‘Stuy Town’ sign will be changed to ‘Stuy Cove,’ landings will offer some protection from weather
A completed ferry landing in Astoria (Photo courtesy of the Economic Development Corporation)
By Maria Rocha-Buschel
Service on the new Lower East Side ferry route, including at Stuyvesant Cove, is on schedule to begin at the end of the summer, representatives for NYC Ferry reported to Community Board 6’s transportation committee this past Monday, although spokespeople did not have a more specific date.
The ferry, operated by Hornblower Cruises and managed by the Economic Development Corporation, will run starting from Wall Street, making stops at Corlears Hook on the Lower East Side, Stuyvesant Cove and 34th Street before ending at Long Island City, Queens.
Because construction appears nearly finished at the Stuyvesant Cove landing near 20th Street, one Stuyvesant Town resident, Larry Scheyer, questioned why service wouldn’t be starting sooner.
In response, EDC Vice President of government and community relations Radhy Miranda said that even after the landings are built, there are additional protocols before service can actually begin.
Congresswoman Carolyn Maloney said she feels the alternatives presented by the MTA and DOT are not sufficient. (Photos by Maria Rocha-Buschel)
Just call it another L-ternative.
The operator for NYC Ferry has a mitigation plan for the L train shutdown: buses on boats. Hornblower, the company that runs the ferry service that will soon include a route stopping at Stuyvesant Cove Park, presented the preliminary plan to Community Board 6’s transportation committee, whose members were hesitantly supportive of the idea.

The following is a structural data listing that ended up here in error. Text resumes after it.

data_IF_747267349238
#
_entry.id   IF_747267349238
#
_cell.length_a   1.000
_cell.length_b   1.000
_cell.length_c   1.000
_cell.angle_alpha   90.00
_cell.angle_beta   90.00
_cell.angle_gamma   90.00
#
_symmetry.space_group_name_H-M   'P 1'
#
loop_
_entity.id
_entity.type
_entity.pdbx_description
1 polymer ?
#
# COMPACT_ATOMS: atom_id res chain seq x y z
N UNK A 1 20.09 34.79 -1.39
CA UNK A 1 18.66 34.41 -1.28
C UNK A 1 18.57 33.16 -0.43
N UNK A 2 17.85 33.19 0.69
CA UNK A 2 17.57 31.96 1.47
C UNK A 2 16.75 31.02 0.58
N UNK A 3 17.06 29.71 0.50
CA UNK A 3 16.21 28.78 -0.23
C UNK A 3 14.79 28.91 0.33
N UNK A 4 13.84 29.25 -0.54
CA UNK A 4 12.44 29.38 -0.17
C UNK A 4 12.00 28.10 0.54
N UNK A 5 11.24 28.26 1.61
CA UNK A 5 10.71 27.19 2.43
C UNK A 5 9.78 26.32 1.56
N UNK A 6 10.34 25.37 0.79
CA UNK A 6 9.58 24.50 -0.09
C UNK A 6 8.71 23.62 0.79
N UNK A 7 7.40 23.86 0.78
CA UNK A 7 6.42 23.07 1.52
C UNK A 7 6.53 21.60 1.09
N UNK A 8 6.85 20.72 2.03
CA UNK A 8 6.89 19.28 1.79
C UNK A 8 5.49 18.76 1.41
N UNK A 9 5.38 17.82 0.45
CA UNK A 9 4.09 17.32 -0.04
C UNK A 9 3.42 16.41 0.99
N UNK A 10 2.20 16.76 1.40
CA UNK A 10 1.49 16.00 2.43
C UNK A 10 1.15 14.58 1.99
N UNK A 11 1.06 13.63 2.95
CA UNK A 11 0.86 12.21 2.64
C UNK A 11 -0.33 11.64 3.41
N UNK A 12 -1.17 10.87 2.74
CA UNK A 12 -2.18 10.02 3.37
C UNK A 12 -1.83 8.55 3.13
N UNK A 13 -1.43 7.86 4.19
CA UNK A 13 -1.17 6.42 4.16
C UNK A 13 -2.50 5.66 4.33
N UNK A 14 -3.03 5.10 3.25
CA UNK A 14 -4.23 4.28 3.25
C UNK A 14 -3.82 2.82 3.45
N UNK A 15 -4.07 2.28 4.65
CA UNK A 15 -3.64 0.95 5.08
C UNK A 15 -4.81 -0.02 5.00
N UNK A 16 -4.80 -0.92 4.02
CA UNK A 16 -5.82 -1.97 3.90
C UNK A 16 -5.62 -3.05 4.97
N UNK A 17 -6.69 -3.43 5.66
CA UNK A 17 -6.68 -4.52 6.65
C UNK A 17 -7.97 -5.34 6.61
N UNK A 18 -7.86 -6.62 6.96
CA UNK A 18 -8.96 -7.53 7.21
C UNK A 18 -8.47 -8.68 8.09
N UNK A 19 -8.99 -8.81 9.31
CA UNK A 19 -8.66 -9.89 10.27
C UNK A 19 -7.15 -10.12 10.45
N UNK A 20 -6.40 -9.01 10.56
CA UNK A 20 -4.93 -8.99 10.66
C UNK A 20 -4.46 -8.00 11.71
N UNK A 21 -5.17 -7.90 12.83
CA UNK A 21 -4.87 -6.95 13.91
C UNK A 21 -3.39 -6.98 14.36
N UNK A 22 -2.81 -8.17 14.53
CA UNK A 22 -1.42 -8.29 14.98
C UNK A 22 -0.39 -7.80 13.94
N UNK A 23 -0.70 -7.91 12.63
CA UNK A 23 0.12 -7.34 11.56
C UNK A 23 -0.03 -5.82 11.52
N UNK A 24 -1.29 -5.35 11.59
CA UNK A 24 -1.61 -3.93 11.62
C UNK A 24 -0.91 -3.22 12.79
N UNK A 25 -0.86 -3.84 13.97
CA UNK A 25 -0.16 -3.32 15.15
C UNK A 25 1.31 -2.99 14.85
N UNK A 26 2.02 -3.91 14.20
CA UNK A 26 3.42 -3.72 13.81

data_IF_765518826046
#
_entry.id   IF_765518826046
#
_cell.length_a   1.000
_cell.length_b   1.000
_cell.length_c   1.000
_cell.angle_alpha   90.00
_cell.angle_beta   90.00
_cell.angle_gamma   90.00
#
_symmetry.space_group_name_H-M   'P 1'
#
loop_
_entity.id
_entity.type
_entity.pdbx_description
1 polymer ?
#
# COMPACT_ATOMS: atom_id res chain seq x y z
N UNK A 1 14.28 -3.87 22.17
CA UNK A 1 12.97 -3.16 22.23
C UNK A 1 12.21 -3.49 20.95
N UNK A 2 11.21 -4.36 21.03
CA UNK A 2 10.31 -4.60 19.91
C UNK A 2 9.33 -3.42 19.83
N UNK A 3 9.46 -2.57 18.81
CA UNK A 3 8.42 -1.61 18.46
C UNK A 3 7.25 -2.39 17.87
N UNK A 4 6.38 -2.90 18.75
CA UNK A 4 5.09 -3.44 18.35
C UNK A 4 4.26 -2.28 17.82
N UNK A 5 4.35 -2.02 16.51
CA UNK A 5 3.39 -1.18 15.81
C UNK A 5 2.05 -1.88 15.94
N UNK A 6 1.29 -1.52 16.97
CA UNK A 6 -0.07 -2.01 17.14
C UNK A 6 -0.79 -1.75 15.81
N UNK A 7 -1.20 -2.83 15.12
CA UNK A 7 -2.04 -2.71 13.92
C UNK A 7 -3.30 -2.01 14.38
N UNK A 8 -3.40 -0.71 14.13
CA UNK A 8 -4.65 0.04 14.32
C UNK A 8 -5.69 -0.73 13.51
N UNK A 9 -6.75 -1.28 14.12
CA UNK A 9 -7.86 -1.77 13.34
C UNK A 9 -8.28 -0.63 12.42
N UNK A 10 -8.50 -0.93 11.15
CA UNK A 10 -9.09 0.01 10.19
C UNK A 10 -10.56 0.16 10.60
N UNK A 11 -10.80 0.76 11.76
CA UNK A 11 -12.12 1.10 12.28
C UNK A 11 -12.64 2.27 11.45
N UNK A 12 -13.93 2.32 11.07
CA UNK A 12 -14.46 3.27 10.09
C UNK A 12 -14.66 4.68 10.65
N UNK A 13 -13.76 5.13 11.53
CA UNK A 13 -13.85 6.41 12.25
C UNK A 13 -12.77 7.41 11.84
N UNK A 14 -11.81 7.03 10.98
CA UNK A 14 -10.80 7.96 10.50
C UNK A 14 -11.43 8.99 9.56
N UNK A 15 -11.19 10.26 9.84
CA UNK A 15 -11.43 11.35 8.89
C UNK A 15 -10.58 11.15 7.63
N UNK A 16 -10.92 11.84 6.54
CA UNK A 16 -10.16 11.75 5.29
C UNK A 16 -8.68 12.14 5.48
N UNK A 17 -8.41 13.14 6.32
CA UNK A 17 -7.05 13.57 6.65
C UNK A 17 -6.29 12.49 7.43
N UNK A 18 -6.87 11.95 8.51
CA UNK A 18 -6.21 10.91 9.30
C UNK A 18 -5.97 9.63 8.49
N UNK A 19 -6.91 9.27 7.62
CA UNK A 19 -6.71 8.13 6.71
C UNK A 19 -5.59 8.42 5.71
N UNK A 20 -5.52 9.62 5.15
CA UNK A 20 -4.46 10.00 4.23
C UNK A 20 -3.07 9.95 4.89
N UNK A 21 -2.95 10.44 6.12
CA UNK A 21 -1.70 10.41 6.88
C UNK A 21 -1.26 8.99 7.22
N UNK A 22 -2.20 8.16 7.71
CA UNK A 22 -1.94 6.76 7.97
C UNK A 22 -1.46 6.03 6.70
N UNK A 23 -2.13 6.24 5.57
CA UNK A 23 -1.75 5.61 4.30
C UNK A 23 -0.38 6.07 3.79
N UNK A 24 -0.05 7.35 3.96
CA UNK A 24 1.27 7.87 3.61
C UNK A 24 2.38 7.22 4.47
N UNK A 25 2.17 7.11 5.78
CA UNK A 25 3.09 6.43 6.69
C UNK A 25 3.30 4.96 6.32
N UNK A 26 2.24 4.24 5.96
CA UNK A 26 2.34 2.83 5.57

Skye Ostreicher, a representative for Hornblower, said at the meeting that the plan, known as “B-link,” could mitigate up to 50 percent of the ridership needing alternatives in the absence of the L train. The plan would allow riders to get on a bus near the Lorimer Street L station and stay on until different stops in Manhattan, primarily on the usual route of the L train. The buses would be loaded onto barges that Ostreicher said would take the three-minute trip across the river before letting commuters off in Manhattan.
The presentation showed the buses arriving in Manhattan at East 20th Street and Avenue C before heading down Avenue C, west on East 14th Street and turning at Union Square East to do a loop back to the docking point at East 20th Street. The route would operate as a closed loop, backtracking in the opposite direction for service to Brooklyn.
Rendering released by Economic Development Corporation in May 2016 of what new ferry landing will look like
By Maria Rocha-Buschel
Winter is coming and so is construction on a ferry landing at Stuyvesant Cove. Construction on the 20th Street stop will likely begin this winter and finish by spring in order to be functional on the new Lower East Side route launching next summer.
Representatives from the Economic Development Corporation, the city agency that controls NYC Ferry, offered the information on the new landing at a City Council hearing for the economic development committee last Thursday.
EDC executive vice president Seth Meyers said that the work needed to be done during the winter because of restrictions that prevent construction from parts of spring into summer.
“There are times of the year, due to what’s called a fish moratorium while fish are breeding, that we can’t do work in the water,” he said.